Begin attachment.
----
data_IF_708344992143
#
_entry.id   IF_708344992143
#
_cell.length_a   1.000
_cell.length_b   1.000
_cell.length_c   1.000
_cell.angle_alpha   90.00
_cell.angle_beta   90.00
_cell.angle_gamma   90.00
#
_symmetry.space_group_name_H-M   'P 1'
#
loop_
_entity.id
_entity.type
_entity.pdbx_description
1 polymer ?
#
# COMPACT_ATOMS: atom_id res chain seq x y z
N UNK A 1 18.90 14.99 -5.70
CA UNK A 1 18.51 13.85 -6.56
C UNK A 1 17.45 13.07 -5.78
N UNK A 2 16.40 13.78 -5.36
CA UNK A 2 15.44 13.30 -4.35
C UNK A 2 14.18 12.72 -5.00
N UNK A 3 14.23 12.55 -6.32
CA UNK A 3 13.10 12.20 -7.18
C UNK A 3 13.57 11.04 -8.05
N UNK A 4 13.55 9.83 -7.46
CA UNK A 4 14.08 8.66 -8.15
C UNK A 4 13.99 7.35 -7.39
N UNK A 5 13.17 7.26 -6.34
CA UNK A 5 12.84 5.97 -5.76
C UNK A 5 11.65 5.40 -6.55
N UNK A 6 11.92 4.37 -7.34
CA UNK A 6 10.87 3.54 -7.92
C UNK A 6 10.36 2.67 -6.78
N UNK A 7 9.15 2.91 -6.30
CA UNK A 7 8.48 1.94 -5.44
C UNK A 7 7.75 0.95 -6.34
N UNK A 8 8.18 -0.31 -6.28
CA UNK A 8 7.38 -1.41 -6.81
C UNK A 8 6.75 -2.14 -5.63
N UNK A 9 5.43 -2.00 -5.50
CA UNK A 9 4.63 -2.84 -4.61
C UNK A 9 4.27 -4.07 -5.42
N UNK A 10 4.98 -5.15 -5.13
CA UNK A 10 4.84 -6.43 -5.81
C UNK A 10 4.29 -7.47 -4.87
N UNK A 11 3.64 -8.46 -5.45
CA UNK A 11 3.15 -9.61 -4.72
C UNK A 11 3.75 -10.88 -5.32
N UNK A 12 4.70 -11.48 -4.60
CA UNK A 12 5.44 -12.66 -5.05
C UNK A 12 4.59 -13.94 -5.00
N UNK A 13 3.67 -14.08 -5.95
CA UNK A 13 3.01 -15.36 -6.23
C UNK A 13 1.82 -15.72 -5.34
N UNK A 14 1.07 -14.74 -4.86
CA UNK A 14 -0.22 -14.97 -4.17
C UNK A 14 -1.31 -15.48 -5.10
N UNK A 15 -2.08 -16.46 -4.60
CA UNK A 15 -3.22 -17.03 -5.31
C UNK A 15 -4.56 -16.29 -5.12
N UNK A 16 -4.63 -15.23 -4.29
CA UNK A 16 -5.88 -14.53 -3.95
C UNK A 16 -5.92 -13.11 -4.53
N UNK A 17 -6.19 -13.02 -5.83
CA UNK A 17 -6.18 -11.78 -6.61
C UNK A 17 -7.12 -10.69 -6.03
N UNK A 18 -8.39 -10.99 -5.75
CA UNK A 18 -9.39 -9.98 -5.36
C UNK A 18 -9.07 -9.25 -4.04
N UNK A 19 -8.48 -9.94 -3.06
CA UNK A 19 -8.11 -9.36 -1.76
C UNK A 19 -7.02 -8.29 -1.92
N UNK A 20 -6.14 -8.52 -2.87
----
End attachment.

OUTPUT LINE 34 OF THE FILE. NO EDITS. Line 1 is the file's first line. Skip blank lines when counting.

CA UNK A 5 12.84 5.97 -5.76